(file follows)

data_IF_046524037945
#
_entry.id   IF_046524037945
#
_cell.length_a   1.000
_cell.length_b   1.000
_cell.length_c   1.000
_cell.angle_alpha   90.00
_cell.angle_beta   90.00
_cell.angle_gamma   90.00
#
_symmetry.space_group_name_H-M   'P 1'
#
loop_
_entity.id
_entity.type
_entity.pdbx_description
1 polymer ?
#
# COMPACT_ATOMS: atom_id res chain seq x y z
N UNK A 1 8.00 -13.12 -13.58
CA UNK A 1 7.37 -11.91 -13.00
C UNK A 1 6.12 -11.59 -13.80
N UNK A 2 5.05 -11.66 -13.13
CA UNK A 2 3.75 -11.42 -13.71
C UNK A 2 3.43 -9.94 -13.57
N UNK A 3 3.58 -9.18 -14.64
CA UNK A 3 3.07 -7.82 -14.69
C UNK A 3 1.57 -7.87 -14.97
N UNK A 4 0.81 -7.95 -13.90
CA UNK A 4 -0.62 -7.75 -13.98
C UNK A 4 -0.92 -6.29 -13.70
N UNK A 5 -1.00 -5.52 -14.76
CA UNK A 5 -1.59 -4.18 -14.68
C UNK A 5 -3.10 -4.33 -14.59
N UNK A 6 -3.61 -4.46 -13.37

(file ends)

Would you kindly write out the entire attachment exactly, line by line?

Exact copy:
data_IF_046524037945
#
_entry.id   IF_046524037945
#
_cell.length_a   1.000
_cell.length_b   1.000
_cell.length_c   1.000
_cell.angle_alpha   90.00
_cell.angle_beta   90.00
_cell.angle_gamma   90.00
#
_symmetry.space_group_name_H-M   'P 1'
#
loop_
_entity.id
_entity.type
_entity.pdbx_description
1 polymer ?
#
# COMPACT_ATOMS: atom_id res chain seq x y z
N UNK A 1 8.00 -13.12 -13.58
CA UNK A 1 7.37 -11.91 -13.00
C UNK A 1 6.12 -11.59 -13.80
N UNK A 2 5.05 -11.66 -13.13
CA UNK A 2 3.75 -11.42 -13.71
C UNK A 2 3.43 -9.94 -13.57
N UNK A 3 3.58 -9.18 -14.64
CA UNK A 3 3.07 -7.82 -14.69
C UNK A 3 1.57 -7.87 -14.97
N UNK A 4 0.81 -7.95 -13.90
CA UNK A 4 -0.62 -7.75 -13.98
C UNK A 4 -0.92 -6.29 -13.70
N UNK A 5 -1.00 -5.52 -14.76
CA UNK A 5 -1.59 -4.18 -14.68
C UNK A 5 -3.10 -4.33 -14.59
N UNK A 6 -3.61 -4.46 -13.37